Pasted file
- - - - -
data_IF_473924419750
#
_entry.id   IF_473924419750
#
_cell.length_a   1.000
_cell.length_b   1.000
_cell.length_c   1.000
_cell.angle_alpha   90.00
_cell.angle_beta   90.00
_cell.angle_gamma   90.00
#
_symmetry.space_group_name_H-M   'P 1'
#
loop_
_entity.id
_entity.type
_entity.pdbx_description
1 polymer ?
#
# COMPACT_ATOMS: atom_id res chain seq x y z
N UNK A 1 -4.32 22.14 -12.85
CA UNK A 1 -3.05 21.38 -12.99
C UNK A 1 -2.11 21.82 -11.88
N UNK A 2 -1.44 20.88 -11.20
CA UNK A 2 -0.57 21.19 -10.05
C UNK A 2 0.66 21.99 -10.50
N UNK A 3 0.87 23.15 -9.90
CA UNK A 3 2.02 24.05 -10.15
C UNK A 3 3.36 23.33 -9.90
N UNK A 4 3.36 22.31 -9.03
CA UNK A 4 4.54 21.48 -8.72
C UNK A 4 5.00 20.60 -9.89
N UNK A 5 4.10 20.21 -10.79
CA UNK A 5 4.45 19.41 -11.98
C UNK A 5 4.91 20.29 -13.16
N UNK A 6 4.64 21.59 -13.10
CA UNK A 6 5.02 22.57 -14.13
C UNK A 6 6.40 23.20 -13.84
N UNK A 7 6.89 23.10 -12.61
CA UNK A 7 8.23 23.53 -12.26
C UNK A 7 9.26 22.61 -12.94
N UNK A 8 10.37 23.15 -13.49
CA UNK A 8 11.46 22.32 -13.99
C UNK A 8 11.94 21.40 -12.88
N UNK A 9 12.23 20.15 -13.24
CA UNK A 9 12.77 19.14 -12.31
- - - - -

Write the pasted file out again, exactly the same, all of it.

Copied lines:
data_IF_473924419750
#
_entry.id   IF_473924419750
#
_cell.length_a   1.000
_cell.length_b   1.000
_cell.length_c   1.000
_cell.angle_alpha   90.00
_cell.angle_beta   90.00
_cell.angle_gamma   90.00
#
_symmetry.space_group_name_H-M   'P 1'
#
loop_
_entity.id
_entity.type
_entity.pdbx_description
1 polymer ?
#
# COMPACT_ATOMS: atom_id res chain seq x y z
N UNK A 1 -4.32 22.14 -12.85
CA UNK A 1 -3.05 21.38 -12.99
C UNK A 1 -2.11 21.82 -11.88
N UNK A 2 -1.44 20.88 -11.20
CA UNK A 2 -0.57 21.19 -10.05
C UNK A 2 0.66 21.99 -10.50
N UNK A 3 0.87 23.15 -9.90
CA UNK A 3 2.02 24.05 -10.15
C UNK A 3 3.36 23.33 -9.90
N UNK A 4 3.36 22.31 -9.03
CA UNK A 4 4.54 21.48 -8.72
C UNK A 4 5.00 20.60 -9.89
N UNK A 5 4.10 20.21 -10.79
CA UNK A 5 4.45 19.41 -11.98
C UNK A 5 4.91 20.29 -13.16
N UNK A 6 4.64 21.59 -13.10
CA UNK A 6 5.02 22.57 -14.13
C UNK A 6 6.40 23.20 -13.84
N UNK A 7 6.89 23.10 -12.61
CA UNK A 7 8.23 23.53 -12.26
C UNK A 7 9.26 22.61 -12.94
N UNK A 8 10.37 23.15 -13.49
CA UNK A 8 11.46 22.32 -13.99
C UNK A 8 11.94 21.40 -12.88
N UNK A 9 12.23 20.15 -13.24
CA UNK A 9 12.77 19.14 -12.31